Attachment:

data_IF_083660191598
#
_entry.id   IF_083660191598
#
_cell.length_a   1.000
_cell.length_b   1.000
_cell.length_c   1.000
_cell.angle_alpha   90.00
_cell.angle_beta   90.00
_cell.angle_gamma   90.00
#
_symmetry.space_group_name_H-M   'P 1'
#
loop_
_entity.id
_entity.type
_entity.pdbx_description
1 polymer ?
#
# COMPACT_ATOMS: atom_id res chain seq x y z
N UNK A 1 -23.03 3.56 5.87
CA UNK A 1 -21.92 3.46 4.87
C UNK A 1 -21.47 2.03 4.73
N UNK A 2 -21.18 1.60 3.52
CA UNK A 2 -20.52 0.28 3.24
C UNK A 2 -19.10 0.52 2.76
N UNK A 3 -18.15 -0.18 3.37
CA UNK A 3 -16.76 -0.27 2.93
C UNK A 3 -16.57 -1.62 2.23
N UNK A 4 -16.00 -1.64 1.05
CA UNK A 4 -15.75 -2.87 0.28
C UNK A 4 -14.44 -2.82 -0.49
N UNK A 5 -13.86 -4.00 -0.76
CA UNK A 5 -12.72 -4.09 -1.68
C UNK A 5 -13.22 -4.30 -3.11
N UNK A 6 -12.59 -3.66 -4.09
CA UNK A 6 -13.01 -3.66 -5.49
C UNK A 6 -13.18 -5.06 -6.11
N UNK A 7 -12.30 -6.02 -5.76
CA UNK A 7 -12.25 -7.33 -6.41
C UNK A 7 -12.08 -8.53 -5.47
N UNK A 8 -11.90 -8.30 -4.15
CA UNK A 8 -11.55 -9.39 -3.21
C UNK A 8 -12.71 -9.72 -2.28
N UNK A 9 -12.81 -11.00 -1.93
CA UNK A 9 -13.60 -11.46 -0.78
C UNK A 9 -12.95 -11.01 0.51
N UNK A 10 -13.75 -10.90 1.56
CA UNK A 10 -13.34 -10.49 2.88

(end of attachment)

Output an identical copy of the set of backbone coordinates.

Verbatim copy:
data_IF_083660191598
#
_entry.id   IF_083660191598
#
_cell.length_a   1.000
_cell.length_b   1.000
_cell.length_c   1.000
_cell.angle_alpha   90.00
_cell.angle_beta   90.00
_cell.angle_gamma   90.00
#
_symmetry.space_group_name_H-M   'P 1'
#
loop_
_entity.id
_entity.type
_entity.pdbx_description
1 polymer ?
#
# COMPACT_ATOMS: atom_id res chain seq x y z
N UNK A 1 -23.03 3.56 5.87
CA UNK A 1 -21.92 3.46 4.87
C UNK A 1 -21.47 2.03 4.73
N UNK A 2 -21.18 1.60 3.52
CA UNK A 2 -20.52 0.28 3.24
C UNK A 2 -19.10 0.52 2.76
N UNK A 3 -18.15 -0.18 3.37
CA UNK A 3 -16.76 -0.27 2.93
C UNK A 3 -16.57 -1.62 2.23
N UNK A 4 -16.00 -1.64 1.05
CA UNK A 4 -15.75 -2.87 0.28
C UNK A 4 -14.44 -2.82 -0.49
N UNK A 5 -13.86 -4.00 -0.76
CA UNK A 5 -12.72 -4.09 -1.68
C UNK A 5 -13.22 -4.30 -3.11
N UNK A 6 -12.59 -3.66 -4.09
CA UNK A 6 -13.01 -3.66 -5.49
C UNK A 6 -13.18 -5.06 -6.11
N UNK A 7 -12.30 -6.02 -5.76
CA UNK A 7 -12.25 -7.33 -6.41
C UNK A 7 -12.08 -8.53 -5.47
N UNK A 8 -11.90 -8.30 -4.15
CA UNK A 8 -11.55 -9.39 -3.21
C UNK A 8 -12.71 -9.72 -2.28
N UNK A 9 -12.81 -11.00 -1.93
CA UNK A 9 -13.60 -11.46 -0.78
C UNK A 9 -12.95 -11.01 0.51
N UNK A 10 -13.75 -10.90 1.56
CA UNK A 10 -13.34 -10.49 2.88